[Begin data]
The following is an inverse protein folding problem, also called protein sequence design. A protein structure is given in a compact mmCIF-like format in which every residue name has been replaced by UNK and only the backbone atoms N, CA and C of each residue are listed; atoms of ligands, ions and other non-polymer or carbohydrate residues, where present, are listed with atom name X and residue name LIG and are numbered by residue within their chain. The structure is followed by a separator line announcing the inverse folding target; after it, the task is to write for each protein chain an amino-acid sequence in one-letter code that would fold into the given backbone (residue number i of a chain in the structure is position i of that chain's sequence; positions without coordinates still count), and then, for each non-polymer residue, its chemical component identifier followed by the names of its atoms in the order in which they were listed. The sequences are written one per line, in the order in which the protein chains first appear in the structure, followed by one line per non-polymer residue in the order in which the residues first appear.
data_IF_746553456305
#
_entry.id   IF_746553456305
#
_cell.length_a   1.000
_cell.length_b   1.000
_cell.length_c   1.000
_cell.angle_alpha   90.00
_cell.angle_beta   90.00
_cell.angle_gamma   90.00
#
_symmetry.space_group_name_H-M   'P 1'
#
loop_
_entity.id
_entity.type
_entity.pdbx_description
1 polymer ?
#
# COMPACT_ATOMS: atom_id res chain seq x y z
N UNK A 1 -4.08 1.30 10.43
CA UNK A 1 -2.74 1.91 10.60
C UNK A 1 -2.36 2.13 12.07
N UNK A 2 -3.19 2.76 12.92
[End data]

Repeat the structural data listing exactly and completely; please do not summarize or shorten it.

The following is an inverse protein folding problem, also called protein sequence design. A protein structure is given in a compact mmCIF-like format in which every residue name has been replaced by UNK and only the backbone atoms N, CA and C of each residue are listed; atoms of ligands, ions and other non-polymer or carbohydrate residues, where present, are listed with atom name X and residue name LIG and are numbered by residue within their chain. The structure is followed by a separator line announcing the inverse folding target; after it, the task is to write for each protein chain an amino-acid sequence in one-letter code that would fold into the given backbone (residue number i of a chain in the structure is position i of that chain's sequence; positions without coordinates still count), and then, for each non-polymer residue, its chemical component identifier followed by the names of its atoms in the order in which they were listed. The sequences are written one per line, in the order in which the protein chains first appear in the structure, followed by one line per non-polymer residue in the order in which the residues first appear.
data_IF_746553456305
#
_entry.id   IF_746553456305
#
_cell.length_a   1.000
_cell.length_b   1.000
_cell.length_c   1.000
_cell.angle_alpha   90.00
_cell.angle_beta   90.00
_cell.angle_gamma   90.00
#
_symmetry.space_group_name_H-M   'P 1'
#
loop_
_entity.id
_entity.type
_entity.pdbx_description
1 polymer ?
#
# COMPACT_ATOMS: atom_id res chain seq x y z
N UNK A 1 -4.08 1.30 10.43
CA UNK A 1 -2.74 1.91 10.60
C UNK A 1 -2.36 2.13 12.07
N UNK A 2 -3.19 2.76 12.92